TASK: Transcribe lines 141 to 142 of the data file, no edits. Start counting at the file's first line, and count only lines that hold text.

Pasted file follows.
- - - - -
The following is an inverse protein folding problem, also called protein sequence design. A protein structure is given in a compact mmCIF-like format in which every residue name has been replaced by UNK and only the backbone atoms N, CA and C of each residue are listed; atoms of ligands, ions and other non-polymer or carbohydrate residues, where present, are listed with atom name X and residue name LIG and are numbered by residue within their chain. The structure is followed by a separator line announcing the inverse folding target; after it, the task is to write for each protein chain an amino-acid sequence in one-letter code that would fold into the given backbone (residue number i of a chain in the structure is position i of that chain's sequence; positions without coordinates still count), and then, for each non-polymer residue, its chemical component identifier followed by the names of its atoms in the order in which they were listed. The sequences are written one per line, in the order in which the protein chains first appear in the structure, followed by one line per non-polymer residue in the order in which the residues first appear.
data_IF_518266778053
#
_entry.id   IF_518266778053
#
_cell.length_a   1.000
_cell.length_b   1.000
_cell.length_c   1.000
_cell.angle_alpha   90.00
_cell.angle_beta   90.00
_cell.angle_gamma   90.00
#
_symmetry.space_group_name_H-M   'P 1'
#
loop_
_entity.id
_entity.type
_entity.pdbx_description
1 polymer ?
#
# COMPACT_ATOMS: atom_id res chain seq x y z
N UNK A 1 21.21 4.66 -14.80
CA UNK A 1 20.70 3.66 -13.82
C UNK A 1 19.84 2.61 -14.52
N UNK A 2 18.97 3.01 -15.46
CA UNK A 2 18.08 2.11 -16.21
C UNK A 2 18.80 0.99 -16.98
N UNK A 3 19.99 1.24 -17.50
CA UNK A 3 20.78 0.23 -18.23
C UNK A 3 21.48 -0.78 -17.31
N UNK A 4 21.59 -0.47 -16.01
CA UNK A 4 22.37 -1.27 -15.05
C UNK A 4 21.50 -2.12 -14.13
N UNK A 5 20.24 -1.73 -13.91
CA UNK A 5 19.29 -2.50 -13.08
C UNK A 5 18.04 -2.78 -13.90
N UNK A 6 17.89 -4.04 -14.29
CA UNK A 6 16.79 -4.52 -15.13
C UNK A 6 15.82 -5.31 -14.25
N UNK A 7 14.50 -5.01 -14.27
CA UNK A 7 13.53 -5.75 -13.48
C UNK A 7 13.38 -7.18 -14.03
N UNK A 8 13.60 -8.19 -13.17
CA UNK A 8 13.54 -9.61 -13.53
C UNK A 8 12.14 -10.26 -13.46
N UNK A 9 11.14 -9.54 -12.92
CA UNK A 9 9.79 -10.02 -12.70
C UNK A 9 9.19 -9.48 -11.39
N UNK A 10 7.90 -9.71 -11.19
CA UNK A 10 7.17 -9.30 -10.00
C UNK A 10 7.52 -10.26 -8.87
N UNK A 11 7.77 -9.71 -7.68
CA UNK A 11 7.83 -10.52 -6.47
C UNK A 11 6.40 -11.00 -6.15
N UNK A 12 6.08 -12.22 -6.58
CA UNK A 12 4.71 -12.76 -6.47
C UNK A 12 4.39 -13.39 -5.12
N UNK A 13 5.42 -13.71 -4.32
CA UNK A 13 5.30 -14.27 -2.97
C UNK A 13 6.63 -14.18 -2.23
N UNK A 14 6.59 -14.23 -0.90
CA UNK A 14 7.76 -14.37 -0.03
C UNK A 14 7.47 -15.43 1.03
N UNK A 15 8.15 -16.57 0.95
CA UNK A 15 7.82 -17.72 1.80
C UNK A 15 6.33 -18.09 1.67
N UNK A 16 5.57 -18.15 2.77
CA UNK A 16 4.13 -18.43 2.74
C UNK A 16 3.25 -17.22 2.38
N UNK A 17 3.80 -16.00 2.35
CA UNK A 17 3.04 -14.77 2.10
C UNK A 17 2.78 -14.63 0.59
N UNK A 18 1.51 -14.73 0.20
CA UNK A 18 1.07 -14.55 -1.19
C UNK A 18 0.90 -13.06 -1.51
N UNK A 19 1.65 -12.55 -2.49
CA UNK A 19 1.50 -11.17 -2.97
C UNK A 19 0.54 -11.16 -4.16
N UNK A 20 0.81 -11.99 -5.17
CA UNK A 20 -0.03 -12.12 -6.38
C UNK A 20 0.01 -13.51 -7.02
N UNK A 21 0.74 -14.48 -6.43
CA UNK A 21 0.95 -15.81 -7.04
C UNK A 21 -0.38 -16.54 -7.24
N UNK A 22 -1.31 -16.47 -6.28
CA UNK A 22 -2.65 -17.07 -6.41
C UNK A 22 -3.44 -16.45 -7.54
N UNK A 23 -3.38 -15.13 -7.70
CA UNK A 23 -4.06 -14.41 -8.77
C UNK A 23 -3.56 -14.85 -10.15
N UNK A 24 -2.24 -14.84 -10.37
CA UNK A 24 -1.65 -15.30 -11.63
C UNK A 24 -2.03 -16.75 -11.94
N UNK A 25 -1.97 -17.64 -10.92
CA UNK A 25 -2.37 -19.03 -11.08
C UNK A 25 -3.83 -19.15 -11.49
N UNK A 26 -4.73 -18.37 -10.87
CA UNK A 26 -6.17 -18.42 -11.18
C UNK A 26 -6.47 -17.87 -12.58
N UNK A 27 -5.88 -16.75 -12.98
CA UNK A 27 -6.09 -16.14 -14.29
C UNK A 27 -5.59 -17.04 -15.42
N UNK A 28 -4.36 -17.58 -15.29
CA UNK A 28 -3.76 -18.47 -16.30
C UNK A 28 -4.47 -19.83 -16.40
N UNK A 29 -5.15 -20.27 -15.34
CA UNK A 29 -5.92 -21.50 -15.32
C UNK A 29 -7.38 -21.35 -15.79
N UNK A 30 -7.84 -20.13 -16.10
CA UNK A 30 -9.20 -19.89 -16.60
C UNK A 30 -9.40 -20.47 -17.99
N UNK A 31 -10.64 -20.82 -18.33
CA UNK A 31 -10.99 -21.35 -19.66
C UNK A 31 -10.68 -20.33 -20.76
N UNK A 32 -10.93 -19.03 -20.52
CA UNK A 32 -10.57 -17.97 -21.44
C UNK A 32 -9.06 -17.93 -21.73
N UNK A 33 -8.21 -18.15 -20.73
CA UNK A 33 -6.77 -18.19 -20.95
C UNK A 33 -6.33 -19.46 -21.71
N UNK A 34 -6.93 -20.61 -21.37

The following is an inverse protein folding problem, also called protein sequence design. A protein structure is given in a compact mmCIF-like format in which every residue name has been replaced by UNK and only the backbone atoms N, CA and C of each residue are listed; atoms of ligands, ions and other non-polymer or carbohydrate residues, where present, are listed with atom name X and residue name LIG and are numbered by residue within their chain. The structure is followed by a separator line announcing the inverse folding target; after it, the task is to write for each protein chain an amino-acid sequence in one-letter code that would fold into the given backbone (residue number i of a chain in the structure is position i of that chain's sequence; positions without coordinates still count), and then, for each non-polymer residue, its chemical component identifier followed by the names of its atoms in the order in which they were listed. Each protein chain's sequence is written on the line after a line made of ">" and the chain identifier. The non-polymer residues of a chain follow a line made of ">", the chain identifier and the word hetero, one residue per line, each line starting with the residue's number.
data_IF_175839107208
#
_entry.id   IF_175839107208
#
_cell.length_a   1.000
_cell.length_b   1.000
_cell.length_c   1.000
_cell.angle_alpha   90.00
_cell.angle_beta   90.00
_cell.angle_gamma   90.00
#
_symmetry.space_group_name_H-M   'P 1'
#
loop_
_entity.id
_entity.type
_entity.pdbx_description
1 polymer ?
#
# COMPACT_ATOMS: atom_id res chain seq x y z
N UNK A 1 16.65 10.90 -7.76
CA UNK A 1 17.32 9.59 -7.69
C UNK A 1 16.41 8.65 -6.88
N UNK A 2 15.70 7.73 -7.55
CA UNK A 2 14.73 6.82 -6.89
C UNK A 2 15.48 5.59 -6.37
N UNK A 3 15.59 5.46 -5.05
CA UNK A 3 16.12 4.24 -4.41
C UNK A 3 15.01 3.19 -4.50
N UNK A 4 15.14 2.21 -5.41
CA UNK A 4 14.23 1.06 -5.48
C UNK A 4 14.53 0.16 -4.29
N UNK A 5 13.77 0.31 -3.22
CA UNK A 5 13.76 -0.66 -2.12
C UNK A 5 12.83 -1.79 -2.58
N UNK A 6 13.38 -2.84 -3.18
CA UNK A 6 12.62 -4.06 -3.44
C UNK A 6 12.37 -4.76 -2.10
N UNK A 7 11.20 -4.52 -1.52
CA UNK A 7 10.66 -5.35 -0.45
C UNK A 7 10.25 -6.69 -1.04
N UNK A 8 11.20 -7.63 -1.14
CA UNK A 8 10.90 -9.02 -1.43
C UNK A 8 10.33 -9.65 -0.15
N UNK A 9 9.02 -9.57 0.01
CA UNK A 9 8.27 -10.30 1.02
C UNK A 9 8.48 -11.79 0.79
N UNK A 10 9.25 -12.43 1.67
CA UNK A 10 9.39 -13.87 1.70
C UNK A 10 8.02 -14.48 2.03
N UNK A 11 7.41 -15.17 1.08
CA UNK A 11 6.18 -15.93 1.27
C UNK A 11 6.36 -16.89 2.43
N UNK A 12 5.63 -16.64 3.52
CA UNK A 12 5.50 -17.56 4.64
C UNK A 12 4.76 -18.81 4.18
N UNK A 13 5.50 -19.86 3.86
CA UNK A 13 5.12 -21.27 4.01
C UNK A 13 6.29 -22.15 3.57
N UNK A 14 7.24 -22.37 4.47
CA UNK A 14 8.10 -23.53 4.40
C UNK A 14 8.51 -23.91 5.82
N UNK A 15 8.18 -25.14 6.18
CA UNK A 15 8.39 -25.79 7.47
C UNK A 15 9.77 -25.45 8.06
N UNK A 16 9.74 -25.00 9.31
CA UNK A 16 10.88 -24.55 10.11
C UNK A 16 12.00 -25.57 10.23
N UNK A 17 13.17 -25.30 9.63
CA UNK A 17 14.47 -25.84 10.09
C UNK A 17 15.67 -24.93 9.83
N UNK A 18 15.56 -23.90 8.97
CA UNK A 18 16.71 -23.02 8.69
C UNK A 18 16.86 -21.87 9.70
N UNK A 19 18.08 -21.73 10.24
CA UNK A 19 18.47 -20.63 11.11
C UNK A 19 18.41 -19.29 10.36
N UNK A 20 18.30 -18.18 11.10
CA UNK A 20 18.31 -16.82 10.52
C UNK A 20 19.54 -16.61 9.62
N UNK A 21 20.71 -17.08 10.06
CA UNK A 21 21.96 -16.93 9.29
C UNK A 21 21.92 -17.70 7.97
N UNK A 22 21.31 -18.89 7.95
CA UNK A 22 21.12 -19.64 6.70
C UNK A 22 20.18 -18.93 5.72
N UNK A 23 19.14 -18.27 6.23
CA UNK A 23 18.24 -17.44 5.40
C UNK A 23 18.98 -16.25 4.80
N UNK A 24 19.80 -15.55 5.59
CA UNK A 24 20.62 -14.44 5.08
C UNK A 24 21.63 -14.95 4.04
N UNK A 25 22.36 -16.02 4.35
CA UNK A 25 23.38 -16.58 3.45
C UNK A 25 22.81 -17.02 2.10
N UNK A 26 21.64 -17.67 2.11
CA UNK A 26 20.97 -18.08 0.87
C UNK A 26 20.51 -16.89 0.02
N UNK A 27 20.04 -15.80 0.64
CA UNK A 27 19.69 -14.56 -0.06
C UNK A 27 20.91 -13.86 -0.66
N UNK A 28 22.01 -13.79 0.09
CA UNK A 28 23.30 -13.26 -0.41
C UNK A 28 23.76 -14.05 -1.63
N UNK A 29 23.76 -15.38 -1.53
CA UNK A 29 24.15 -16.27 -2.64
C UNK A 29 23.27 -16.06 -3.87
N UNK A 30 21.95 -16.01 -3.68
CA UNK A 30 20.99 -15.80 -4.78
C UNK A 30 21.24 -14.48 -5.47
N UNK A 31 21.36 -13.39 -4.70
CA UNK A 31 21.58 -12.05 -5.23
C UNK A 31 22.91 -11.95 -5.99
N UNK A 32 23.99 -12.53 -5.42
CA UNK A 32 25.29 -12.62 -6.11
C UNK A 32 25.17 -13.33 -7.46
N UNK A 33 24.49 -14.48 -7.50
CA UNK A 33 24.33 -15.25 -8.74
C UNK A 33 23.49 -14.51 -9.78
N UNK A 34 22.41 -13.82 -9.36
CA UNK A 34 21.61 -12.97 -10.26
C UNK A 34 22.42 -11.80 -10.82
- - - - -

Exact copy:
#
# COMPACT_ATOMS: atom_id res chain seq x y z